Why recycling is rubbish
In a utopian report, the Institution of Civil Engineers (ICE) says the UK needs £20bn additional spending on recycling infrastructure over the next decade. The recommendation is made in a report today that proposes “unlocking value locked up in the UK’s current waste” – which sounds great – but the report fails to tell us whether the value unlocked will exceed £20bn. Alas, no attempt at all is made to quantity the costs and benefits of the recommendations – which are grand indeed.
No new public money is likely for waste infrastructure once the current PFI-funded projects are complete, which worries the engineering trade group. It has expressed concerns that current technologies are immature and unreliable, which can only deter investors. But, in a splendid bit of utopian speculation, the State of the Nation report proposes that by 2050, “the circular economy is a reality and the waste industry has fully converted into a materials supply sector”.
This is a lofty ambition: only 9 per cent of British waste comes from households to begin with. And, the ICE notes ominously, China may stop taking our recycling as it advances economically. The engineers also advocate new tiers of administration to co-ordinate waste management.
These are, specifically:
- a sub-national body taking the role of identifying sites for strategic facilities;
- an aggregation of local authorities determining the quantities of waste required to trigger the creation of new facilities – and then planning their delivery; and
- a national waste management council made up of representatives of national and local government creating a waste infrastructure plan by consensus.
The ICE added “sustainability” to its mission statement in 2003.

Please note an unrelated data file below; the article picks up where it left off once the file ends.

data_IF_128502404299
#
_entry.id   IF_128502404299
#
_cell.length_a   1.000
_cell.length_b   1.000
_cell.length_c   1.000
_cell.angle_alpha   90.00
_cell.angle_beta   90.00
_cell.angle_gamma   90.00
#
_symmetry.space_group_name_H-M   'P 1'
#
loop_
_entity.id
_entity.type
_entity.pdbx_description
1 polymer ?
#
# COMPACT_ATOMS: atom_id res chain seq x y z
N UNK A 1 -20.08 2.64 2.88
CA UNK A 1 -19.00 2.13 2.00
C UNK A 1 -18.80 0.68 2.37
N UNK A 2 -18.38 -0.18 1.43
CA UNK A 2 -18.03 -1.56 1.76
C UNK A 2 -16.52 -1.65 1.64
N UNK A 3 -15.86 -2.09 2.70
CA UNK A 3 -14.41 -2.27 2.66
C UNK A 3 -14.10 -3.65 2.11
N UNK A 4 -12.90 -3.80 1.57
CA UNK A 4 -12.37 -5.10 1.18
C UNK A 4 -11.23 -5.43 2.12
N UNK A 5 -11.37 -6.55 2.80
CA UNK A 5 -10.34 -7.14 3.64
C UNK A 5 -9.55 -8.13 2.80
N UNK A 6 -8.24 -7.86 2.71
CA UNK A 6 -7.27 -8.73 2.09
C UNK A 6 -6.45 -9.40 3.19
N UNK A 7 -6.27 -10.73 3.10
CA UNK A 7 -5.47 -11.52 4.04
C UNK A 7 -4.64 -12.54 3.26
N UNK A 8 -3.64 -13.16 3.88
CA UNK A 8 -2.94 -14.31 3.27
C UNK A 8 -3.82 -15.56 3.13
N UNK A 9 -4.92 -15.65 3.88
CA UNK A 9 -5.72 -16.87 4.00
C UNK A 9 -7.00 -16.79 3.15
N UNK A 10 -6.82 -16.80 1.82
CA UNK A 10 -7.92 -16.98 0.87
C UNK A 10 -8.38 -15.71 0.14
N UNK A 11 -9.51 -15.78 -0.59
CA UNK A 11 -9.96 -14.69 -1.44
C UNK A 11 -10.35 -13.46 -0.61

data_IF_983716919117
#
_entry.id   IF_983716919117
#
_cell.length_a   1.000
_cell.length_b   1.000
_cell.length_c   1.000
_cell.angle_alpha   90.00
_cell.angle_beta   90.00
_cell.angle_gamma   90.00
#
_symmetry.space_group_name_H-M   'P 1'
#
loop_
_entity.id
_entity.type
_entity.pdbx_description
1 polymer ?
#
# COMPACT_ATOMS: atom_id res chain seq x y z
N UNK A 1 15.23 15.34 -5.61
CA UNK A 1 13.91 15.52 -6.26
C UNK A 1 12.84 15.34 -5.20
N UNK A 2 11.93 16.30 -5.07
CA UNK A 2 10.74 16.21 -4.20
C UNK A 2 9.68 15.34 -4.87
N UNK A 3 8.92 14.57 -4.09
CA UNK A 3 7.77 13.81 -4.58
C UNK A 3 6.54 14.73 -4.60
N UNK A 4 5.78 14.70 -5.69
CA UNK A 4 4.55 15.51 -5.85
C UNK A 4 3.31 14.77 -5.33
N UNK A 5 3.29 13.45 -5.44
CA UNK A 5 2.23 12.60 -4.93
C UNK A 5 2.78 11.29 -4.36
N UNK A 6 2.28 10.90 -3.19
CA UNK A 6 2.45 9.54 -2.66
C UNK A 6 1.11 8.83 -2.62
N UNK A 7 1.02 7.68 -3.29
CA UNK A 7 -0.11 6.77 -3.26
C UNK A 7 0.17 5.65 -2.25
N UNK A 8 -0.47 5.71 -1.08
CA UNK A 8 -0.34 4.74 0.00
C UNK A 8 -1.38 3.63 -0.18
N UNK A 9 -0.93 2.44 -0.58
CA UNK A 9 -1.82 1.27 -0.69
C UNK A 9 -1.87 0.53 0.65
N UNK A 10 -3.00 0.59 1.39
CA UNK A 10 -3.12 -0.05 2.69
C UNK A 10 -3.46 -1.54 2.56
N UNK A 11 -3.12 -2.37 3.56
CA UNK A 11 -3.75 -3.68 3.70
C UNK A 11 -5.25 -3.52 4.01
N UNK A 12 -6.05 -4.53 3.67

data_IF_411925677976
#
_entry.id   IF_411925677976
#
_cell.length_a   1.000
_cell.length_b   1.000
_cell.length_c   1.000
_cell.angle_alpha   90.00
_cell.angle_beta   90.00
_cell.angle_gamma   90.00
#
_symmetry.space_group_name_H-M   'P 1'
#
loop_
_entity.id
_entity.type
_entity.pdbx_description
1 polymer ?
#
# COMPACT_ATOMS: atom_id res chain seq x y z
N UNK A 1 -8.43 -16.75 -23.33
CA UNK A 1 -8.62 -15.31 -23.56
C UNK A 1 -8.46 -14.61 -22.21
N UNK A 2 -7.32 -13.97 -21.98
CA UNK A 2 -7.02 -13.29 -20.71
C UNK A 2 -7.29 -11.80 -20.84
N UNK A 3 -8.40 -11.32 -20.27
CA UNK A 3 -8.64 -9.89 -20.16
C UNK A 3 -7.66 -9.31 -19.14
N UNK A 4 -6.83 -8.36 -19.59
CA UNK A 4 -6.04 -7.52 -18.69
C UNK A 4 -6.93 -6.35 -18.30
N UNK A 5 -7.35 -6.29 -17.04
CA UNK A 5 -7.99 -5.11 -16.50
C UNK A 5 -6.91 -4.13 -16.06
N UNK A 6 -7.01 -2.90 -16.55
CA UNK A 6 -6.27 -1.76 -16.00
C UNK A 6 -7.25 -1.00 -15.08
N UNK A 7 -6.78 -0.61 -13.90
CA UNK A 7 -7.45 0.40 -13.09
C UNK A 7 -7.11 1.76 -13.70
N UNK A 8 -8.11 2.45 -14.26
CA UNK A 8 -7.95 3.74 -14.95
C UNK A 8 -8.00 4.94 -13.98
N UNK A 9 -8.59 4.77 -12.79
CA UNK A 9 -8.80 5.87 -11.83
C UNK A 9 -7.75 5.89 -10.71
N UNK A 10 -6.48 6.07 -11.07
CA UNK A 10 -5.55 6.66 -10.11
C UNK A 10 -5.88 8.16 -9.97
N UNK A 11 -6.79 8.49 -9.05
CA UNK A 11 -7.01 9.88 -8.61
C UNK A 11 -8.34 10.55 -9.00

Recycling is rubbish
The engineers’ report caused controversy on its launch day with the observation – rarely acknowledged by environmentalists – that the discovery of recycling by the Volvo-driving classes in recent years has actually er … made recycling more costly and difficult. There were mature markets for recovering aluminium, paper and glass from waste long before eco-campaigners adopted it as a cause, and turned it into a moral issue (and personal obligation). To cut a long story short, since local councils’ targets stress quantity over quality, very little recycled waste is worth very much, and some of it is dangerous. A paper recycling mill has had to stop taking British paper because it contains too many glass shards.
The story of how recycling mania was born 20 years ago is sweetly told in this landmark New York Times magazine feature from 1996, which describes how Americans erroneously came to believe the country had run out of landfill sites. As with many superstitions, it spread like a contagion through the college-educated middle classes.
Localism met gesture politics, and authorities rushed through mandatory recycling targets, even though these offered only “short-term benefits to a few groups – politicians, public relations consultants, environmental organisations, waste-handling corporations” and imposed a serious opportunity cost, “diverting money from genuine social and environmental problems”. It was more important to be seen to be doing something.
“Recycling may be the most wasteful activity in modern America: a waste of time and money, a waste of human and natural resources,” concluded the New York Times‘ John Tierney.
The EU is blamed for the current situation, after it ordered the UK to cut the amount of municipal waste it throws into landfill from 85 per cent in 1999 to 35 per cent by 2020. The Governments reponse was huge tax rises in the cost of using landfill sites. But recycling isn’t the only alternative, of course. A report prepared for the London Assembly in 2009 called “Where there’s Muck there’s Brass” [pdf] estimated that if London’s landfill was burned, it could heat 625,000 households and provide light for 2m more homes. Side benefits would include more compost, and even a net CO2 reduction.
So why aren’t we burning our waste, safely, and helping the old and the poor get through a freezing winter?
The most compelling reason I can find comes via a US study which estimated that incinerating 10,000 tons of waste took up one full-time job. Disposing of the same amount into of landfill needed six full-time employees. But recycling 10,000 tons of waste created “work” for 36 people.
Which gravy train do you think you’d choose?